indeed I would say we desperately need more women in parliament. It would be a very good thing indeed.
But...they have to be the right women. There have been some women elected to parliament who have not been right for the job. You need to be tough in politics. Some of the women have not been tough enough.
I know two former female Senators very well. Both are former Ministers - on opposite sides of the political fence. I know my local and federal MPs - both women. I have worked with other female MPs as well as male MPs.
Women bring something different to the job. I went to law school with one of the Senators. I don't think anyone will forget the occasion on which the lecturer was discussing a case and saying "The Minister made the decision on..." He went on to try and explain the law behind the decision.
I was sitting next to the Minister. She grew restive and finally said,
"The Minister is present and the Minister made the decision on her experience as a wife and a mother. The law just happened to fit the decision."
Perhaps it wasn't quite as simple as she made it sound but she left politics with a reputation for being caring and compassionate as well as practical. Would that have been possible if she had not had the experience of bringing up a family? She wasn't trying to undermine the lecturer, be funny or smart. She simply wanted people to know that there was much more to the decision than simply following the law of the day.
Yes, you also need to bring maturity to politics. While it might seem good to have young, new blood come in there needs to be an understanding of what can be done. I often wonder how many people have entered politics with genuine good intentions - only to discover that you can't do what you have said you will do. All sorts of things get in the way. The law may not allow something. The money won't be there. A committee blocks it. The party you are with decides to change the policy or drop the idea. The public servants subtly refuse to cooperate so no progress is made. The legislation proposed gets knocked down.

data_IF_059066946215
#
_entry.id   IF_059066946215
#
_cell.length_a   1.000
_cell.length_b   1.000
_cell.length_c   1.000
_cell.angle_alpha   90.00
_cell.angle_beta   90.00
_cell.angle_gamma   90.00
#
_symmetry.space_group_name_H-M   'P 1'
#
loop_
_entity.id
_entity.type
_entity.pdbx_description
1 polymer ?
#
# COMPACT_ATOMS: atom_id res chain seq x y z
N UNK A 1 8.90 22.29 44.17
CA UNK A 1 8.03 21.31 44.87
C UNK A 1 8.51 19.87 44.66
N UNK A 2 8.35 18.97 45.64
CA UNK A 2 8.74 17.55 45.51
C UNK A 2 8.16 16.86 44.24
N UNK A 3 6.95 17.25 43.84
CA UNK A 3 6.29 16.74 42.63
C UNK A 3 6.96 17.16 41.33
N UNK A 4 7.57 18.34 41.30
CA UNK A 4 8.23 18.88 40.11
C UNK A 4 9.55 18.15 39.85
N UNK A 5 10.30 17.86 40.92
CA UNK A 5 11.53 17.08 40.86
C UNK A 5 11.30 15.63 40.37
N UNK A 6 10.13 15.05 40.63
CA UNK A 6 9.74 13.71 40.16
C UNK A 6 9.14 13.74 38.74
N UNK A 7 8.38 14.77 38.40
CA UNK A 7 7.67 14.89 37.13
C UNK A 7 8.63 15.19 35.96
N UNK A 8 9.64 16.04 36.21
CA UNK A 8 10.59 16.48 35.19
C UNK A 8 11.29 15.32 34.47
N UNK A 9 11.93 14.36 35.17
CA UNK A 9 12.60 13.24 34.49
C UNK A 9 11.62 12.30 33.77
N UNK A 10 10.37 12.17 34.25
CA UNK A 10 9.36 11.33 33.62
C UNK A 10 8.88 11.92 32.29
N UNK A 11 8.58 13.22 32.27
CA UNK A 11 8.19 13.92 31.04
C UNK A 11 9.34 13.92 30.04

You need experience to handle all of that - experience many people simply don't have. It doesn't need to be in politics itself but it does need to be in areas where policy or the law or both is being made if you want to reach the top. You also need time...and time is also in short supply in parliament so it is best to arm yourself with experience first.
I am aware of moves to give young people of sixteen the right to vote. I am opposed to that. Too many don't have the experience or maturity necessary even if they seem to be well informed. I think eighteen is too young to be compelled to attend the ballot box. It also means we could potentially end up with someone not much older than that in parliament. I think they would struggle - and that we would struggle with them.
Being in parliament is also a full-time job. It isn't a 9-5 job or even a 9-5 job plus some night work. It can, if done properly, be twelve hour days and 70 hour weeks. It's stressful. It doesn't leave much time for the proper parenting of small children. Perhaps that is why some of the more successful female politicians have been older women?
Perhaps it is older women we need in parliament, women with experience and maturity. It really would be good to find some. Parliament might be a very different place.
Tuesday, 4 December 2018
I am all for more women in parliament
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We are obviously meeting different 16-18 year olds. I know 18 year olds who were very excited to vote for the first time after frustration at not being able to participate and have a say before reaching 18. The student protests this week show that young people want to have a say and are very engaged when it comes to issues important to their future.